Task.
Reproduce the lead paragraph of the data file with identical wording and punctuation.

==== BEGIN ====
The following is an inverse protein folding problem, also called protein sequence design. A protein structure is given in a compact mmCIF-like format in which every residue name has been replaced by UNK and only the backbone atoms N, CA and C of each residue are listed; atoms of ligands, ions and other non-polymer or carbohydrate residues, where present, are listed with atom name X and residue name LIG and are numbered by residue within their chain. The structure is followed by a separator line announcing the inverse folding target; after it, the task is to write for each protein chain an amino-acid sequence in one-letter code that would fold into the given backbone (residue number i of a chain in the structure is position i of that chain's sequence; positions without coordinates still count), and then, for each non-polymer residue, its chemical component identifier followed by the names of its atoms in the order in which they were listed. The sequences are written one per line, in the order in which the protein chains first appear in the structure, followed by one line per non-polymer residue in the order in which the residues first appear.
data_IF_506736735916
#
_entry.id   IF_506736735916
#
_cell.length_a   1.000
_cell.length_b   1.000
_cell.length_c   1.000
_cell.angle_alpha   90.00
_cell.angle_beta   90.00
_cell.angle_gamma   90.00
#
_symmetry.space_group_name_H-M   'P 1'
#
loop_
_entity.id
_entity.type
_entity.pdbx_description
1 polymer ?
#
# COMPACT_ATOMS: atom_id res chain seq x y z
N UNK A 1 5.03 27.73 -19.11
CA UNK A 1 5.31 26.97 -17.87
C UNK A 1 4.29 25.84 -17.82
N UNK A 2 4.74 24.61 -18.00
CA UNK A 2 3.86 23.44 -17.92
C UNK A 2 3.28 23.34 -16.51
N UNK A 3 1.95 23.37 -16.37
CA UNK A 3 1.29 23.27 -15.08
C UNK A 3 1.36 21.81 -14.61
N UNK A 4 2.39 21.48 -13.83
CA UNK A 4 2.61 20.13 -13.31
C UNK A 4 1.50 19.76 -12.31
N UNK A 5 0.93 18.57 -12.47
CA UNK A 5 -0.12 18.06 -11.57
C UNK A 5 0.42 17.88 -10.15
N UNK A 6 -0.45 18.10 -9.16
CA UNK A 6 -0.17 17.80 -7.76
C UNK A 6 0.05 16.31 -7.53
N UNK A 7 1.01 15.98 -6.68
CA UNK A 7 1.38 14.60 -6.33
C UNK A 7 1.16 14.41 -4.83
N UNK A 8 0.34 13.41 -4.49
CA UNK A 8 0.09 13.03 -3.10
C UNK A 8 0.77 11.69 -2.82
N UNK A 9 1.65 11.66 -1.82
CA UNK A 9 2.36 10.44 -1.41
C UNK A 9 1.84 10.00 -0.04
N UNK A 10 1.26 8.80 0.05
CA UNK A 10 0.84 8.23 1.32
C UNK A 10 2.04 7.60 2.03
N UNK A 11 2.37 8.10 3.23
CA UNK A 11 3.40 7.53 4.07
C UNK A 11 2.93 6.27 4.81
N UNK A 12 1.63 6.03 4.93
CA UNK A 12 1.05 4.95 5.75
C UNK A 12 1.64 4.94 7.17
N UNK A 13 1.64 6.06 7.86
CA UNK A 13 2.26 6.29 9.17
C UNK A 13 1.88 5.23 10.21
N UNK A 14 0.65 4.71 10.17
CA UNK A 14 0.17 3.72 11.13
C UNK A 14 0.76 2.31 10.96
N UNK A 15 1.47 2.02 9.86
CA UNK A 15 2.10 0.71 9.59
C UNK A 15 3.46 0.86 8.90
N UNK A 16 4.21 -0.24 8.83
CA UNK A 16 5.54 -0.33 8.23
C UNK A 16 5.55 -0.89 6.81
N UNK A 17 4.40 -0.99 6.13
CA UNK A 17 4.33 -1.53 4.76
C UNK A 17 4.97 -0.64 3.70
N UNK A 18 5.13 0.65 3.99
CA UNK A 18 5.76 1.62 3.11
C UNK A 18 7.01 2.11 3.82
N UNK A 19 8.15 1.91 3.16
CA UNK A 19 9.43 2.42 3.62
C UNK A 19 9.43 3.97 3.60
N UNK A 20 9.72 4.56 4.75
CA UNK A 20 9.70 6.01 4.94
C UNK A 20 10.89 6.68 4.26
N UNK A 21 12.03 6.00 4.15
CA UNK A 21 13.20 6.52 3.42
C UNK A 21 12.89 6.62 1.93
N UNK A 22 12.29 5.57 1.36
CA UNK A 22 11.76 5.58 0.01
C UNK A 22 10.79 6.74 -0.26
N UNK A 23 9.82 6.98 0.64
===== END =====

The following is an inverse protein folding problem, also called protein sequence design. A protein structure is given in a compact mmCIF-like format in which every residue name has been replaced by UNK and only the backbone atoms N, CA and C of each residue are listed; atoms of ligands, ions and other non-polymer or carbohydrate residues, where present, are listed with atom name X and residue name LIG and are numbered by residue within their chain. The structure is followed by a separator line announcing the inverse folding target; after it, the task is to write for each protein chain an amino-acid sequence in one-letter code that would fold into the given backbone (residue number i of a chain in the structure is position i of that chain's sequence; positions without coordinates still count), and then, for each non-polymer residue, its chemical component identifier followed by the names of its atoms in the order in which they were listed. The sequences are written one per line, in the order in which the protein chains first appear in the structure, followed by one line per non-polymer residue in the order in which the residues first appear.